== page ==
Baltimore has Little Italy's traditional film night (Cinema al Fresco) which started when a reel projector was placed on a bedroom window sill and used the firewall across a vacant lot as the projection screen for Italian classics. The idea has spawned similar outdoor film screenings, for example at the Visionary Art Museum.
But technology has far progressed and many cities mesmerize residents and visitors alike with elaborate presentations that are partly film, partly laser effects and light show. Architectural mapping, three- dimensional projections designed to transform a building’s facade have become an influential new lighting trend for some time.
|The Parliament building in Ottowa with a projected overlay of the pre-fire|
building in the same place
Canada celebrates its 150th anniversary this year and put a lot of resources into telling its story. One of the most elaborate undertakings is a $4.5 million light show and narrative of the country's 150 years of history projected daily on to the large walls of the Parliament building in Ottawa. The show has also an exquisite bi-lingual sound-track and took two years to prepare. Too costly and probably not attainable for Baltimore without a large anniversary as the occasion.
This type of projection cum narrative is popular around the world for commercial and educational purposes and never fails to draw crowds. More info on how it works can be found here. A fairly straight forward film projection with light effects show presented nightly at the German Bundestag building (Reichstag) in Berlin can be found here.
|History projected in the Government Quarter across the Spree River|
at the Bundestag in Berlin, Germany
However, we have Light City Baltimore and should absolutely consider a shorter and simpler audio-visual laser projection on a building such as the PowerPlant, the Aquarium, City Hall or the Federal Building on Hopkins Plaza or maybe a structure unjustly tucked away and going unnoticed.
Light festivals around the world use laser and projections on large building facades as their signature feature. (In Baltimore's inaugural Light City event the tent of the Columbus Center was used as a projection screen).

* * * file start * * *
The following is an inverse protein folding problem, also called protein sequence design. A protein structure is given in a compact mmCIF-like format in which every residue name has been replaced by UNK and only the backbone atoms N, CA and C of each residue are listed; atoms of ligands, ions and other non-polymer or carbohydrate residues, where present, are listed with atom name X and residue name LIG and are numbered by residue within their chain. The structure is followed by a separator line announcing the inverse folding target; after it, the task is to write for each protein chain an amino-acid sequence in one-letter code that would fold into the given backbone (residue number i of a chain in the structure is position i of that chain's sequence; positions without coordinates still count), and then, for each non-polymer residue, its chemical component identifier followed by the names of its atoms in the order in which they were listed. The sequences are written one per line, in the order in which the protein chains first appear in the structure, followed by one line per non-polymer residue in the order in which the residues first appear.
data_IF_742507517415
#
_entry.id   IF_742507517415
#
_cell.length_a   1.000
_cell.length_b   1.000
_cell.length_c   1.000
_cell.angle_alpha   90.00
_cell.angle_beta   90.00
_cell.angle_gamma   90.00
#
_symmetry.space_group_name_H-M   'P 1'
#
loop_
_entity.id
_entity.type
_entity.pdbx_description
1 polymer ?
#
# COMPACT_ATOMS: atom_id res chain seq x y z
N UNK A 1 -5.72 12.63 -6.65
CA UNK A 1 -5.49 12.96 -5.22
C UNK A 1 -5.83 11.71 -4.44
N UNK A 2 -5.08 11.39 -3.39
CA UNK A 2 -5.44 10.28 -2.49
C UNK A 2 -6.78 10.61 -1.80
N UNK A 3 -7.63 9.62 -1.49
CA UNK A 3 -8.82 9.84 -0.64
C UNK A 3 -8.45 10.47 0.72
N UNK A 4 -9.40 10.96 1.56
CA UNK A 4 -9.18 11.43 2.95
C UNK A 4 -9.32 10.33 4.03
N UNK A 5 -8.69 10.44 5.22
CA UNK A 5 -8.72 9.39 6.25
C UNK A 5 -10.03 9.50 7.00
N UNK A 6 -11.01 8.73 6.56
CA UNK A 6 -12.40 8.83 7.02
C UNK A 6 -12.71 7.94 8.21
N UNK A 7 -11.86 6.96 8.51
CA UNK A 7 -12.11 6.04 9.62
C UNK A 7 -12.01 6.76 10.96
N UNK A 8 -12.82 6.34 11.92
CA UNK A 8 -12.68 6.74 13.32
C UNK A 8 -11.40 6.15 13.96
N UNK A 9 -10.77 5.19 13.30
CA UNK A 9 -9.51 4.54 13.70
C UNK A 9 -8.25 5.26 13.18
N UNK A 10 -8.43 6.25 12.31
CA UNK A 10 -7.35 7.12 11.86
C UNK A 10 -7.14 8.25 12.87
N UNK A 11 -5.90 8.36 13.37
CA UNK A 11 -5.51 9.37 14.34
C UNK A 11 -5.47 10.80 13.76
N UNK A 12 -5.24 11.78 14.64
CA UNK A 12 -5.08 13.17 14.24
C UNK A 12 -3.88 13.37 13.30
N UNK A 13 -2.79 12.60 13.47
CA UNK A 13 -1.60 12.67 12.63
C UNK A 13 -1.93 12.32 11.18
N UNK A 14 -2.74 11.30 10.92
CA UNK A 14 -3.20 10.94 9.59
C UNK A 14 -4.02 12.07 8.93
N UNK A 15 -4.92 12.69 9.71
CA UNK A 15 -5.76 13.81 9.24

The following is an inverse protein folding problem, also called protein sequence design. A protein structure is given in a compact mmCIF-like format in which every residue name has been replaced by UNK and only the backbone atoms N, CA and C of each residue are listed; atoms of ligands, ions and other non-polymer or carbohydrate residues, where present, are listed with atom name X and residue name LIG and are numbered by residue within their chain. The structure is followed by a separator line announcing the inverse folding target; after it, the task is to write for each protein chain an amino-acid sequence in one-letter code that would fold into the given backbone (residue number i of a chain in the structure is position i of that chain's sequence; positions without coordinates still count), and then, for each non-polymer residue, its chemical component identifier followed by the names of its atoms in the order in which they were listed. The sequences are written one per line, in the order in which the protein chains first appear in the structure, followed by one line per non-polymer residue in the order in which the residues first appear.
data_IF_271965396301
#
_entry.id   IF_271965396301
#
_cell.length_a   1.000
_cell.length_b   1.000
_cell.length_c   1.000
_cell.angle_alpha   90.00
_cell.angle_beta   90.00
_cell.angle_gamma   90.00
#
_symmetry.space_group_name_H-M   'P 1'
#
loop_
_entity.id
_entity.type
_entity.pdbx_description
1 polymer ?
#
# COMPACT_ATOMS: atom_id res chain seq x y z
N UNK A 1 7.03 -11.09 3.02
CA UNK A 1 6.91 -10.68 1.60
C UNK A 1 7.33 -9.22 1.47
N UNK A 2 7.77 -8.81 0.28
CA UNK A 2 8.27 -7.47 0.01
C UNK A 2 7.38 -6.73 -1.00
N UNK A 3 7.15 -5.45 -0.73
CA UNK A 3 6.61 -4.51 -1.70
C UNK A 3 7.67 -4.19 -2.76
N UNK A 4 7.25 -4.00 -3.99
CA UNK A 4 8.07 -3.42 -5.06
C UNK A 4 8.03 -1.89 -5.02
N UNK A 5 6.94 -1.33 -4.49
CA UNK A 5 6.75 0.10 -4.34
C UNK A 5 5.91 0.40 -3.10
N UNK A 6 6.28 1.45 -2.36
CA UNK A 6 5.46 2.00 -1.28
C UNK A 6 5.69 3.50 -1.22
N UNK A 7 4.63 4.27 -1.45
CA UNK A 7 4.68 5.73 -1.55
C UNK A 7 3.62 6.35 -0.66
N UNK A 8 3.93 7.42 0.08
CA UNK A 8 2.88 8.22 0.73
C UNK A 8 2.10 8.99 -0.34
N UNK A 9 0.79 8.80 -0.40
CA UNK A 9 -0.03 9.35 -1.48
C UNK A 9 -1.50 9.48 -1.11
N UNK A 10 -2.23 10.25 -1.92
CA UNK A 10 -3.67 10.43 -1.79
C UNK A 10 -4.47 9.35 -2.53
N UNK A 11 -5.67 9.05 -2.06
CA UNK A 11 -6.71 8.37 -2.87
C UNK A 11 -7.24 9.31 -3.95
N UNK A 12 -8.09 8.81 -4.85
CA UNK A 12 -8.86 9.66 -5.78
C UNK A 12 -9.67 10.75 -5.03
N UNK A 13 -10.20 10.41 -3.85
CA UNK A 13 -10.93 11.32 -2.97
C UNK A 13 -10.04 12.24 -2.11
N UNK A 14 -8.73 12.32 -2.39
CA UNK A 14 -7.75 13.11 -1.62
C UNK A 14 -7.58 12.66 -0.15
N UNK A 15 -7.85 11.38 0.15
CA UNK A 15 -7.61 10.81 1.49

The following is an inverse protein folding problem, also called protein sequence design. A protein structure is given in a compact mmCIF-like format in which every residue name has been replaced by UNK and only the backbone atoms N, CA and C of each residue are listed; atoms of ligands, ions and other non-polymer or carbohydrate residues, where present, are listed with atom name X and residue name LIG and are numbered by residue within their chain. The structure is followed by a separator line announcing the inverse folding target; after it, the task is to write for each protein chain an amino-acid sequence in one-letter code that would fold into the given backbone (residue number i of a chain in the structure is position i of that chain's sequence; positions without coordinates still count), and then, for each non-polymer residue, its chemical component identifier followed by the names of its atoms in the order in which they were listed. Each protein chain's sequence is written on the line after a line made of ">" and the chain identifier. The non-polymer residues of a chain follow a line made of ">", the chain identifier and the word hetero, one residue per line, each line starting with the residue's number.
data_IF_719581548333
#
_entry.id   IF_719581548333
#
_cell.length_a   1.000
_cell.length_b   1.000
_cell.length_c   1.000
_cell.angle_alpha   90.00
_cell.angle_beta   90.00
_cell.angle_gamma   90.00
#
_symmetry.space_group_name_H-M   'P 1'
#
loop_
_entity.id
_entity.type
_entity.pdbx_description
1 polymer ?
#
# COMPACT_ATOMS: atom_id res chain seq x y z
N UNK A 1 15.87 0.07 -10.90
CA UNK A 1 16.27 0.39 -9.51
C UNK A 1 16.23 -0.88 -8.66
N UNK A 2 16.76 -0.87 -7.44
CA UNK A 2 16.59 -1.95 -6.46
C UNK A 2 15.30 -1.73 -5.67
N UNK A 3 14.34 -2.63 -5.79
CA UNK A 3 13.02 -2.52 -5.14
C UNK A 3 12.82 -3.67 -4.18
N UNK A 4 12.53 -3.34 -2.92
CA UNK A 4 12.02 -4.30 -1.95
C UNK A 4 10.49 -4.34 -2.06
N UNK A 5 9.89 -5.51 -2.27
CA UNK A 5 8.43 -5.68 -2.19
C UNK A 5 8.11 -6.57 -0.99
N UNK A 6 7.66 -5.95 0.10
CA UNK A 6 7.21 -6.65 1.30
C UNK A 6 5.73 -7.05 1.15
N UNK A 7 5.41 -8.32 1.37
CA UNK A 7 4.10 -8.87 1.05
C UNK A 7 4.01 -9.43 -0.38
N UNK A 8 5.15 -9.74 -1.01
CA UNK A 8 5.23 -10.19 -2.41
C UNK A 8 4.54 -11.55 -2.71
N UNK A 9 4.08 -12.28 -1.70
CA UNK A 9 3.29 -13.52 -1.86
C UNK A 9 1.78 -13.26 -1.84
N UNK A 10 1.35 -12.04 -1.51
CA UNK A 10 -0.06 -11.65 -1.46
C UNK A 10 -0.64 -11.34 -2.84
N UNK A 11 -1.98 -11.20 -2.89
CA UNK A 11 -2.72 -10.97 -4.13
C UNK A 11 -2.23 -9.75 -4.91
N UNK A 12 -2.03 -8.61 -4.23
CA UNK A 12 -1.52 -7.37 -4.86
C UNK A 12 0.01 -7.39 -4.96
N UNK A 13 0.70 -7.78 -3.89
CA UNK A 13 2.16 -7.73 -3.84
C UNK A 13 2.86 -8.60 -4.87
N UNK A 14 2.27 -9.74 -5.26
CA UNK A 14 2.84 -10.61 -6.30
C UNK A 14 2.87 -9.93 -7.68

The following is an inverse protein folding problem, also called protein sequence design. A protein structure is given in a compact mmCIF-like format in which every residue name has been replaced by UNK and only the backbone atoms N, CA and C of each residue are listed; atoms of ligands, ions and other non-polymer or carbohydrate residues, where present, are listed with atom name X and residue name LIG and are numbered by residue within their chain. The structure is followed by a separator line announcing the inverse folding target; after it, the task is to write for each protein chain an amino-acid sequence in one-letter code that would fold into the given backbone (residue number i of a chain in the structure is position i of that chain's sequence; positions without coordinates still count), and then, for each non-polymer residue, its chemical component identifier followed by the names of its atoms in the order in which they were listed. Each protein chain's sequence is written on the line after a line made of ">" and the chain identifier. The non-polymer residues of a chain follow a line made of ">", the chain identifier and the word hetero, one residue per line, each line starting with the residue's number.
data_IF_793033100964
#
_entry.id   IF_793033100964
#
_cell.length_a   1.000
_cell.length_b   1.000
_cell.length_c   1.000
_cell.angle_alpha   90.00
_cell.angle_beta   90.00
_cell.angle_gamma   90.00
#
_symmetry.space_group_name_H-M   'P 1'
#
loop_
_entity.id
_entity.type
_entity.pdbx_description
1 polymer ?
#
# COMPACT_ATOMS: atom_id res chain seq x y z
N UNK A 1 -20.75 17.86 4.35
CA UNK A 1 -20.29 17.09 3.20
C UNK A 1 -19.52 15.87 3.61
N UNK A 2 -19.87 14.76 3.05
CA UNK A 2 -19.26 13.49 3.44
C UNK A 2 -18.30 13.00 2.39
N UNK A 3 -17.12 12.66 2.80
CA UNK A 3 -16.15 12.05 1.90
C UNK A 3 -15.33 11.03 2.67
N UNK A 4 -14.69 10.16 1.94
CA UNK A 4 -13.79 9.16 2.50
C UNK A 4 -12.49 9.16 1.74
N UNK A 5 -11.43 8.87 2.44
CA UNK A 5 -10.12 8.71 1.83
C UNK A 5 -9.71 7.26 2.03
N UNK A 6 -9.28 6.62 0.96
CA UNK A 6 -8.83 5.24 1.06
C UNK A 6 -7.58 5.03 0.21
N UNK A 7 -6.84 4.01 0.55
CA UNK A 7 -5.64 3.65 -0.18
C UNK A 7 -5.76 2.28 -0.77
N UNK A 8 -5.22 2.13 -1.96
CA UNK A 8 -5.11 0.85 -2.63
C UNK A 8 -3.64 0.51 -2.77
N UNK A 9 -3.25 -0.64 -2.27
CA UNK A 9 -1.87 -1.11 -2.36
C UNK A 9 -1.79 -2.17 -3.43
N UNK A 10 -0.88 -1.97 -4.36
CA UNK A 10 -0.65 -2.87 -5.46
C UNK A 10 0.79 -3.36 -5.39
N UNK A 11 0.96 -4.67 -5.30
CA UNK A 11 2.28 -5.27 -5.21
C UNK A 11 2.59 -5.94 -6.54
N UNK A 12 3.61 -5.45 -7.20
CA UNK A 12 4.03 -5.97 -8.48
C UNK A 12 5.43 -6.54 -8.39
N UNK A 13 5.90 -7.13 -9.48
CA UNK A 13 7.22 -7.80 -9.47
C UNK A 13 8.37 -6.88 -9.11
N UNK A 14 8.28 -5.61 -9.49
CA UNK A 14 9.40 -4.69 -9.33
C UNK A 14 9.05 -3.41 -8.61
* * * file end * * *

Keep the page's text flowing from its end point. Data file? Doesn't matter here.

Laser and LED technology have opened new horizons for light and the ability to create entirely different night-time realities. The underpass under Orleans Street on St Paul/Light Street provides a small taste of what is possible with creative lighting. Bill Struever had a sense for those effects when he created a multi-colored illuminated mister in front of Tide Point that could be seen across the harbor (the largest mister outside Disney World Struever boasted). Kevin Plank has turned it off.
Maybe it is time for an authentic, specifically Baltimore show that is sophisticated yet neither funded by government nor commercial in content; designed by light artists and sponsored by a private donor it would be intent on making residents and visitors alike see a building in a new light and discover new things about our city and our past. Baltimore could use a little magic, even if it disappears during the day.
Klaus Philipsen, FAIA
This article is part of a series that promotes importing good ideas from other cities.
Celebrate city history
The sidewalk "terrace"
Celebrating new transit stations
|Guggenheim projection, New York|
|Ralph Lauren commercial projection, Madison Avenue, New York|
|Opening celebration of a new building: Toronto|
|London Powerplant projection|
|A tent magically transformed: Los Angeles art museum|
|Bridge with a waterfall illusion: Yinchuan City, China|
|Baltimore's Orleans Street underpass at St Paul/Light Street|